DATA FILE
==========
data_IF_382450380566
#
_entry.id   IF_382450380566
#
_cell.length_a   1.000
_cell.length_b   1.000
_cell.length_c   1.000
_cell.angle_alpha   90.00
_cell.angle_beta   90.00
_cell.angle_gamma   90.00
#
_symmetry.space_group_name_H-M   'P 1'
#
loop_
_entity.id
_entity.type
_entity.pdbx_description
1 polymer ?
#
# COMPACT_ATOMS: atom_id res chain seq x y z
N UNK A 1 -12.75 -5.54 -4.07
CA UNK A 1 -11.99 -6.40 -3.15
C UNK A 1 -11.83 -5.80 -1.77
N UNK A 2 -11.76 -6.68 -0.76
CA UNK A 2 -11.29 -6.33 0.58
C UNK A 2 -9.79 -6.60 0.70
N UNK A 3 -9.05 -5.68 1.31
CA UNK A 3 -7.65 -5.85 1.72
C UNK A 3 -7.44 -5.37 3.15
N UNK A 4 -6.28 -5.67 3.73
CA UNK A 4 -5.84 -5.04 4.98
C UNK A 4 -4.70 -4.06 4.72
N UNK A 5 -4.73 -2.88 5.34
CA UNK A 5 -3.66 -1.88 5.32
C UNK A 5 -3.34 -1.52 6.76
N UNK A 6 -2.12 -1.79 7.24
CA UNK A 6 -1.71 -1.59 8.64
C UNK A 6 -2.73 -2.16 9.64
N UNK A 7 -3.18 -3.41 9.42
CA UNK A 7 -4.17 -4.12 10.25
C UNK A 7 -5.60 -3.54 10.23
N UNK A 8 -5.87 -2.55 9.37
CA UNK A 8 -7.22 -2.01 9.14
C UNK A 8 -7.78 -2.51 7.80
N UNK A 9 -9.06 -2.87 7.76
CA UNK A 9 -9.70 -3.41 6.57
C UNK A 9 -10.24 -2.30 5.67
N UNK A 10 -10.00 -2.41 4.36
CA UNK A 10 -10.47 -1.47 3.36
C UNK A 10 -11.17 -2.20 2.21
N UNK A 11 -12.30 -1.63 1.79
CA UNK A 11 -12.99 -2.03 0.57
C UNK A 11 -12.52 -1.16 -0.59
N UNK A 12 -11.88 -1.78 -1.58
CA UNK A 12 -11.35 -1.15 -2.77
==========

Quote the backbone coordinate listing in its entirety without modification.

data_IF_382450380566
#
_entry.id   IF_382450380566
#
_cell.length_a   1.000
_cell.length_b   1.000
_cell.length_c   1.000
_cell.angle_alpha   90.00
_cell.angle_beta   90.00
_cell.angle_gamma   90.00
#
_symmetry.space_group_name_H-M   'P 1'
#
loop_
_entity.id
_entity.type
_entity.pdbx_description
1 polymer ?
#
# COMPACT_ATOMS: atom_id res chain seq x y z
N UNK A 1 -12.75 -5.54 -4.07
CA UNK A 1 -11.99 -6.40 -3.15
C UNK A 1 -11.83 -5.80 -1.77
N UNK A 2 -11.76 -6.68 -0.76
CA UNK A 2 -11.29 -6.33 0.58
C UNK A 2 -9.79 -6.60 0.70
N UNK A 3 -9.05 -5.68 1.31
CA UNK A 3 -7.65 -5.85 1.72
C UNK A 3 -7.44 -5.37 3.15
N UNK A 4 -6.28 -5.67 3.73
CA UNK A 4 -5.84 -5.04 4.98
C UNK A 4 -4.70 -4.06 4.72
N UNK A 5 -4.73 -2.88 5.34
CA UNK A 5 -3.66 -1.88 5.32
C UNK A 5 -3.34 -1.52 6.76
N UNK A 6 -2.12 -1.79 7.24
CA UNK A 6 -1.71 -1.59 8.64
C UNK A 6 -2.73 -2.16 9.64
N UNK A 7 -3.18 -3.41 9.42
CA UNK A 7 -4.17 -4.12 10.25
C UNK A 7 -5.60 -3.54 10.23
N UNK A 8 -5.87 -2.55 9.37
CA UNK A 8 -7.22 -2.01 9.14
C UNK A 8 -7.78 -2.51 7.80
N UNK A 9 -9.06 -2.87 7.76
CA UNK A 9 -9.70 -3.41 6.57
C UNK A 9 -10.24 -2.30 5.67
N UNK A 10 -10.00 -2.41 4.36
CA UNK A 10 -10.47 -1.47 3.36
C UNK A 10 -11.17 -2.20 2.21
N UNK A 11 -12.30 -1.63 1.79
CA UNK A 11 -12.99 -2.03 0.57
C UNK A 11 -12.52 -1.16 -0.59
N UNK A 12 -11.88 -1.78 -1.58
CA UNK A 12 -11.35 -1.15 -2.77